October 1st 1962 – The Club took possession of the Port Commissioners land.
October 8th 1962 – The Club took possession of the Clubhouse and changing rooms.
October 20th 1962 – The Clubhouse was officially opened. (The clubhouse referred to is part of the Victoria Hotel and the slipway was at the eastern end of East Quay, all that remains are a small flight of steps and a few stumps.)
October 22nd 1962 – The Club began negotiating with British Railways for the use of their old slipway which would give the Club access onto the river Lune. November 1962 – Agreement was reached with British Railways over the use of the old slipway and a licence was granted to the Club giving its members the right to cross the railway property between the Club premises and the slipway.
December 1962 – The Club applied to British Railways for a tenancy of the land adjoining the Club’s premises and the slipway, this was refused. The Club tried every month in 1963 for a tenancy of this land but were not successful until December 1963, when the railways agreed to look into the matter further.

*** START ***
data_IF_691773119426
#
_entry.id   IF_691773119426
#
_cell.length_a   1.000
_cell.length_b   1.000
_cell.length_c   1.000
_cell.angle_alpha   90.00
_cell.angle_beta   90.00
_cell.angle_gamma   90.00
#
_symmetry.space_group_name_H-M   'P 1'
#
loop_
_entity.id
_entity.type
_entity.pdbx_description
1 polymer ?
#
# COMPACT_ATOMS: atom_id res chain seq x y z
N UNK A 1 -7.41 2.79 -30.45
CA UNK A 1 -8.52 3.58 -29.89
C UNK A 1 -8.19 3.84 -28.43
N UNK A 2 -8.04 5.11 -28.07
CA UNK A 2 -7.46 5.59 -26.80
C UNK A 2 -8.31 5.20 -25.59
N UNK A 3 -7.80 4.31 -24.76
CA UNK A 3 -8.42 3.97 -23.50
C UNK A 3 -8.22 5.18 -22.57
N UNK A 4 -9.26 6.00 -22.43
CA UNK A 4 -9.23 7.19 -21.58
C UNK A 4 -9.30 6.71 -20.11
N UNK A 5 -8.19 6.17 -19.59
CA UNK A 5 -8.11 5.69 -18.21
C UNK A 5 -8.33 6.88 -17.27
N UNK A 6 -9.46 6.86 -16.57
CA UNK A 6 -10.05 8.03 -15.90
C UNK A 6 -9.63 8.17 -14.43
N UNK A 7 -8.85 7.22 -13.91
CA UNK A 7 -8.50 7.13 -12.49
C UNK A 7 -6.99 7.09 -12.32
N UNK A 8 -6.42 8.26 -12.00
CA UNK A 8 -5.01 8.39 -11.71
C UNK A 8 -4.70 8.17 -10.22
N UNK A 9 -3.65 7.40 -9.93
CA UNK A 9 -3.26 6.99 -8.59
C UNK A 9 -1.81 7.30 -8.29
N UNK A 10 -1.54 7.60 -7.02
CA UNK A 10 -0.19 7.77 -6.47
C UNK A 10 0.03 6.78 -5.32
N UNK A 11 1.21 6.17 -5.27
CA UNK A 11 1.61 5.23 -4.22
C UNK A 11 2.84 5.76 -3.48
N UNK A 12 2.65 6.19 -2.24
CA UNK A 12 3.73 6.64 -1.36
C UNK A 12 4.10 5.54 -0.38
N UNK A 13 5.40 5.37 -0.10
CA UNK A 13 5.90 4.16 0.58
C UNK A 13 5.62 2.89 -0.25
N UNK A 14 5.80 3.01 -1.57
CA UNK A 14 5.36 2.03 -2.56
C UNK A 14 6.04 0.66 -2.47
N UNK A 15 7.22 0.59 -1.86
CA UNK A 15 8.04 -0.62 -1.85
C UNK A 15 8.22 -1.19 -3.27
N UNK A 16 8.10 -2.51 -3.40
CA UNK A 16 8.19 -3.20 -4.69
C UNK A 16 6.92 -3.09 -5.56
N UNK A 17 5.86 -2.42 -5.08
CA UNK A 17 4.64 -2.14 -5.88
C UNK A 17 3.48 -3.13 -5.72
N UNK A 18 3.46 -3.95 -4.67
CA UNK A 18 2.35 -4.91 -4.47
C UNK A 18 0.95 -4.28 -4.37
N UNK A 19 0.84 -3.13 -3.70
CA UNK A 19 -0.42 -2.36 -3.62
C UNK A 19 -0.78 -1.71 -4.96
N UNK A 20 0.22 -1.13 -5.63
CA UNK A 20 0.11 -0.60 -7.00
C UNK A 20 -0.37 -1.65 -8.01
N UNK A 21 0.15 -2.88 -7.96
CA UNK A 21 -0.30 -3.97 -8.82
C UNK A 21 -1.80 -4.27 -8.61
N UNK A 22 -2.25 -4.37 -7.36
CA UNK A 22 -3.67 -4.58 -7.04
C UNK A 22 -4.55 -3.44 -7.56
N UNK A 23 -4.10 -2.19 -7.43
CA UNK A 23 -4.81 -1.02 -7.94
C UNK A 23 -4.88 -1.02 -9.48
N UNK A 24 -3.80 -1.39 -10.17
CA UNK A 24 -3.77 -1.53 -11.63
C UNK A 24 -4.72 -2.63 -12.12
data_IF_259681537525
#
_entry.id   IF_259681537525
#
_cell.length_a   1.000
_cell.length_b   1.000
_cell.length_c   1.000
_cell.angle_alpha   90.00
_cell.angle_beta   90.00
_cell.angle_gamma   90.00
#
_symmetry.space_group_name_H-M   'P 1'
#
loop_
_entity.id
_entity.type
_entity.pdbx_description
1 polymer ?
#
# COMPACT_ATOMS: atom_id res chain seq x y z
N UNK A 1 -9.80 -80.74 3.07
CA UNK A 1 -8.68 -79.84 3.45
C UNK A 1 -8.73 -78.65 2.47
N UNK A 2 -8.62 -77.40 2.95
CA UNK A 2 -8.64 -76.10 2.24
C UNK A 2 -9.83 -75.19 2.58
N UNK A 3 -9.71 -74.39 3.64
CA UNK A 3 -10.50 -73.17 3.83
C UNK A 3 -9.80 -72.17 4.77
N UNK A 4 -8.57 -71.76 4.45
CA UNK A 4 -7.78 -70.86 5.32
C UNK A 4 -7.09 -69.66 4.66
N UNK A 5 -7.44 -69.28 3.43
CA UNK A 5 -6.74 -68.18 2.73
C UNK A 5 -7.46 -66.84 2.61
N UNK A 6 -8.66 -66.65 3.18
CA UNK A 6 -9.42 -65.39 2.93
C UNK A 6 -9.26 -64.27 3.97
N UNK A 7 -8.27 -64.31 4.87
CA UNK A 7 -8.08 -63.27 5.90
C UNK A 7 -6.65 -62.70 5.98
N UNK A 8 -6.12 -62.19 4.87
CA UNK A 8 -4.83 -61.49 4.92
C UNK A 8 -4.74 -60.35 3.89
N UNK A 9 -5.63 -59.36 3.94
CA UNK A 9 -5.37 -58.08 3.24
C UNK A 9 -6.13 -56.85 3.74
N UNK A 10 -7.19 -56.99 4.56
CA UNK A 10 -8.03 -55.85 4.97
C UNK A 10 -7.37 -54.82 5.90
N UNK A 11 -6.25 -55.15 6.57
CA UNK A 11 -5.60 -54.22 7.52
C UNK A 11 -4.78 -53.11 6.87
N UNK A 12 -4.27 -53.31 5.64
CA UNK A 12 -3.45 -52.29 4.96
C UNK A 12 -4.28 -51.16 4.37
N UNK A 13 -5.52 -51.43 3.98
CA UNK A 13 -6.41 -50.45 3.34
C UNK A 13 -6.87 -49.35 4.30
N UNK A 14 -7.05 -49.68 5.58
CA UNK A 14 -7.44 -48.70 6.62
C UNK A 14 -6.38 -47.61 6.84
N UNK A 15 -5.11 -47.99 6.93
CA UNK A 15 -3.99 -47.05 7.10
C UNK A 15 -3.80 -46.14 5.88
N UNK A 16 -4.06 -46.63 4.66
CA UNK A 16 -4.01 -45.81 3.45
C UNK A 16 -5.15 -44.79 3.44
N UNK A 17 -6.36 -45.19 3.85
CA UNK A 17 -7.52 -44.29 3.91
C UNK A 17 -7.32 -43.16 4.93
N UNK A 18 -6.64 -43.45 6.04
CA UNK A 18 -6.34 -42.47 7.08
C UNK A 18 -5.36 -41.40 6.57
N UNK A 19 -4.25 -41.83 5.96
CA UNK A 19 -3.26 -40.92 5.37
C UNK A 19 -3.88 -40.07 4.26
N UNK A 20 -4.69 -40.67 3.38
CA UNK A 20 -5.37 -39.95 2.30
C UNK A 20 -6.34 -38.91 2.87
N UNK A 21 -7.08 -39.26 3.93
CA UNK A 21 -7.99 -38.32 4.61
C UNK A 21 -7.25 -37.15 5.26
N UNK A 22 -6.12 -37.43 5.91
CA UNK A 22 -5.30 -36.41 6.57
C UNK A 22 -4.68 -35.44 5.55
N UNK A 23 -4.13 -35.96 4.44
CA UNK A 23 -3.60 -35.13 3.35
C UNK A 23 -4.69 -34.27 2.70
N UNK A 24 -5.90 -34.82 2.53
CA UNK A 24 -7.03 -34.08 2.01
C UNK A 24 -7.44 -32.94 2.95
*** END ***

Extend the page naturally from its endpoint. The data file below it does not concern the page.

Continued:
April 28th 1964 – British Railways agreed to rent to the Club an area of land, at the top of the Club’s slipway and adjoining the Club premises, consisting of 433 square yards or thereabouts for the sum of £40 per annum, this was accepted by the Club. Application was then made to the Lancaster Rural District Council to use this land as a dinghy park, permission was duly granted.
May 1963 – Work was started on the rebuilding of the old slipway. The original remains were removed and a completely new structure built some 60 feet long.
June 1964 – The Club obtained planning consent from the Port Commissioners to erect a balcony over their land affixed to the front of the Club house. The balcony was erected in July 1964.